The 40-yard dash … No football play begins from a sprinter’s stance, yet it may be the factor most crucial to a low 40 time. Former Irish quarterback DeShone Kizer posted a time of 4.83 seconds in the NFL Combine earlier this month. For context’s sake, Kizer ran .07 seconds slower than Pittsburgh Steelers quarterback Ben Roethlisberger did as a draft prospect in the 2004 combine.

Roethlisberger has had himself an excellent career, and his ability to shrug off 300-pound defensive linemen is a testament to his athleticism. Put Kizer and Roethlisberger in the open field together, though, and Kizer would presumably have outrun Roethlisberger at any point of the two-time Super Bowl champion’s career. In Indianapolis, however, Roethlisberger did a better job of getting his hips through his first couple strides of the heralded 40-yard dash.

Here, watch Kizer train for the 40, the most-hyped measurement of his combine.

“The ultimate goal is to have yourself in the best position to have your body weight back in those legs so you can create enough torque to get out as quickly as possible,” Kizer said. “A guy who is as long as I am, with long limbs that I have, I’ve got to make sure that my weight distribution is in the best position for me to get out and catch up to some of those quicker guys who are a little lower to the ground.”

What part of that sounds applicable to football? The 40 turns Kizer’s size (6-foot-4, 237 pounds) into a negative. He worries about the angle of his knees. After his throwing session at the Thursday Pro Day, Kizer summed up the draft evaluation process even more succinctly.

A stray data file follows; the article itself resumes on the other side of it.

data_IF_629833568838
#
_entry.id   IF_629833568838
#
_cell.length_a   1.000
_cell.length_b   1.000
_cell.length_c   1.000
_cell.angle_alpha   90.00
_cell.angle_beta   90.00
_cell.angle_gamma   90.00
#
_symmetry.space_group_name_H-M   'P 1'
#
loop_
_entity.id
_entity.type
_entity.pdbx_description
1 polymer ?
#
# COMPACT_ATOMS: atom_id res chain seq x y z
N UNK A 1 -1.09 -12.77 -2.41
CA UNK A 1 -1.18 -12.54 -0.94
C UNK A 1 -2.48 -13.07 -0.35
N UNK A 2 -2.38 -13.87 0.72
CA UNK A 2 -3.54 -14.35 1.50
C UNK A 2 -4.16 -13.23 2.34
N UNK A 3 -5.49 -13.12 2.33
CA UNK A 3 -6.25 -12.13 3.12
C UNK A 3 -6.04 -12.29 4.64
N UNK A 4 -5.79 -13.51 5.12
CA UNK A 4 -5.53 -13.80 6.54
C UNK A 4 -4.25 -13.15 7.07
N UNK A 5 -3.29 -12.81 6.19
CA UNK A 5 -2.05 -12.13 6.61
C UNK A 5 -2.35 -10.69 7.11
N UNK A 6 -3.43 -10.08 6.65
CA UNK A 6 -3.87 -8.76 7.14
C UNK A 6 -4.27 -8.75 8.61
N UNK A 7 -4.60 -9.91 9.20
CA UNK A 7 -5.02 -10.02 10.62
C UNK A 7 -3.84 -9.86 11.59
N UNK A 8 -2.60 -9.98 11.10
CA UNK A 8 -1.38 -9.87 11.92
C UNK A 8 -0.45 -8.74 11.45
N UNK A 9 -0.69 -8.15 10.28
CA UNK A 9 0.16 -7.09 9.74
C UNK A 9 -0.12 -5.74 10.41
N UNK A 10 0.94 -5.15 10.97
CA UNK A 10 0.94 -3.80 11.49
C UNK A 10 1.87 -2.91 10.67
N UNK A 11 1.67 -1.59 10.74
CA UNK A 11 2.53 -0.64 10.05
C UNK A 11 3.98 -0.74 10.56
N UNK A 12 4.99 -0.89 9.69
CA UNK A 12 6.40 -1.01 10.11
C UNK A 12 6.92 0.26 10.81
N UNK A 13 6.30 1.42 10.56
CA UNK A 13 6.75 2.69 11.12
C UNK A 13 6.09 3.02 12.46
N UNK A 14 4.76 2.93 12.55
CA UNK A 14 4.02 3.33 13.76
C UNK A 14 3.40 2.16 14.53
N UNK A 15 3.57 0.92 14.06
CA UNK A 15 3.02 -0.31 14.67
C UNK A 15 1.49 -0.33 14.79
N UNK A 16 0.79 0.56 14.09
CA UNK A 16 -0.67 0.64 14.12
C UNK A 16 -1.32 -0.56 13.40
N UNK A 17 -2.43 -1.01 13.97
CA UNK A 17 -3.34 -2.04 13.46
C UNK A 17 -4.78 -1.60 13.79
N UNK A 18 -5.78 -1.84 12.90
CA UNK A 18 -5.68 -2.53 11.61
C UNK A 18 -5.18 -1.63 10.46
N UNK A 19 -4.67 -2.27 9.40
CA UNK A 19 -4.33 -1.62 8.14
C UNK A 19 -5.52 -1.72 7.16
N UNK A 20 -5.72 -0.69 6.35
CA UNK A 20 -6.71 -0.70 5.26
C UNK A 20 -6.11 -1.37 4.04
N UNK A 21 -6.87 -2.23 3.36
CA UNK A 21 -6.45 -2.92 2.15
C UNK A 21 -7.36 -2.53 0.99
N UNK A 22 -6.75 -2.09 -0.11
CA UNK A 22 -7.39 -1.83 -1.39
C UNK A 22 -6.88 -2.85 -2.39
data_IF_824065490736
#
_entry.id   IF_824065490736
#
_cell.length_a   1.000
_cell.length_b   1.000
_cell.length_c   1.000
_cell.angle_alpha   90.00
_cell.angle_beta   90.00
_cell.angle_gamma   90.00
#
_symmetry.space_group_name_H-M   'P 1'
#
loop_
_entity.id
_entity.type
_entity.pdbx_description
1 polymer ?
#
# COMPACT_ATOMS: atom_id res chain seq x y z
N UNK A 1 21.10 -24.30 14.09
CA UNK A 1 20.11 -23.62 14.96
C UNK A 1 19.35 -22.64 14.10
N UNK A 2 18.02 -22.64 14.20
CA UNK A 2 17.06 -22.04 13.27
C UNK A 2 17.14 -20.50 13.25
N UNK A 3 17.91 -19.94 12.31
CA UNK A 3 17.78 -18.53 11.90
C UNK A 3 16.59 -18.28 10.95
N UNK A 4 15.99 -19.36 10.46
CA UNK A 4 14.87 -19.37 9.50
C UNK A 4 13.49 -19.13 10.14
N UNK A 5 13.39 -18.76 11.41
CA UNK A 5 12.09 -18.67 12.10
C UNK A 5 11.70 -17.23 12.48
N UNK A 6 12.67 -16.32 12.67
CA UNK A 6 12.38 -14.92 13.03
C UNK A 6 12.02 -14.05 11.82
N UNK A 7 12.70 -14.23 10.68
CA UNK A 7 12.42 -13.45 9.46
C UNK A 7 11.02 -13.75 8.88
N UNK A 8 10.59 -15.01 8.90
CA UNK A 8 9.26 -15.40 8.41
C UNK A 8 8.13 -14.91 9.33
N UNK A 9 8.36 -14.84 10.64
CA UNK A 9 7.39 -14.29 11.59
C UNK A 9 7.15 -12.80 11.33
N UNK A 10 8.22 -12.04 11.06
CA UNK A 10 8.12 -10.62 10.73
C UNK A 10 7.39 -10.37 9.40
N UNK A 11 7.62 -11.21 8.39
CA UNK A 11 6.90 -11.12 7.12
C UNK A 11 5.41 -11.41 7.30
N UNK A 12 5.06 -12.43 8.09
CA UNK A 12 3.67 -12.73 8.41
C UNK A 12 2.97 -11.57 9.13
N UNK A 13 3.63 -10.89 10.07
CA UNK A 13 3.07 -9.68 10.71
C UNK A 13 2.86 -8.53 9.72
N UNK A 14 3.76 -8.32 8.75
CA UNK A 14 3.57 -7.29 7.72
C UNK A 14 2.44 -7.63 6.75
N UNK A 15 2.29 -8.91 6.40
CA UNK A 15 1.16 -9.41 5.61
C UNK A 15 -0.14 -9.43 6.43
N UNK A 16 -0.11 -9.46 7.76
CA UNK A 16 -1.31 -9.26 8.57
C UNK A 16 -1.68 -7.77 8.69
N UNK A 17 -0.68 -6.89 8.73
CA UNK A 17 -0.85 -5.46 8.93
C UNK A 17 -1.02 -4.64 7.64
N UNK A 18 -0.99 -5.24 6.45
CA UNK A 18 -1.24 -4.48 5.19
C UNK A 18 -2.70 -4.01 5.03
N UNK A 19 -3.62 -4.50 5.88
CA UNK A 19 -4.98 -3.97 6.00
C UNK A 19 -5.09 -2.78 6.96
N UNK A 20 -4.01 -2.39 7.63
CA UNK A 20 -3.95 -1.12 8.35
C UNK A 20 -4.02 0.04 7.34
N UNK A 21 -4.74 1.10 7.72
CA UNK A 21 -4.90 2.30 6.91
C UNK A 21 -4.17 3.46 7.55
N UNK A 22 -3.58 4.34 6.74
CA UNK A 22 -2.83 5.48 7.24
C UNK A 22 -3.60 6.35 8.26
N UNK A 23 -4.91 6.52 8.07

“This process is very different in the sense that the way you look productive in the combine and in a pro day is very different from what productivity actually looks like out on the field.”

Well put.

More pertinent to the actual game of football, Kizer’s completion percentage in the staged workout could have been higher.

Then again, he was throwing to the likes of former Irish receivers Corey Robinson and Amir Carlisle and former running back Jonas Gray. Reportedly, the only contact Gray and Kizer had before the session was Kizer emailing the former New England Patriot the planned series of routes.

The NFL Draft, where Gmail becomes a necessity.

Let’s do away with the 40. If we insist on keeping it, let’s do it twice, once from a standing start and once from a running start. Those would simulate actual football movements: A receiver getting off the line, and a ballcarrier breaking away and trying to outrun the defense.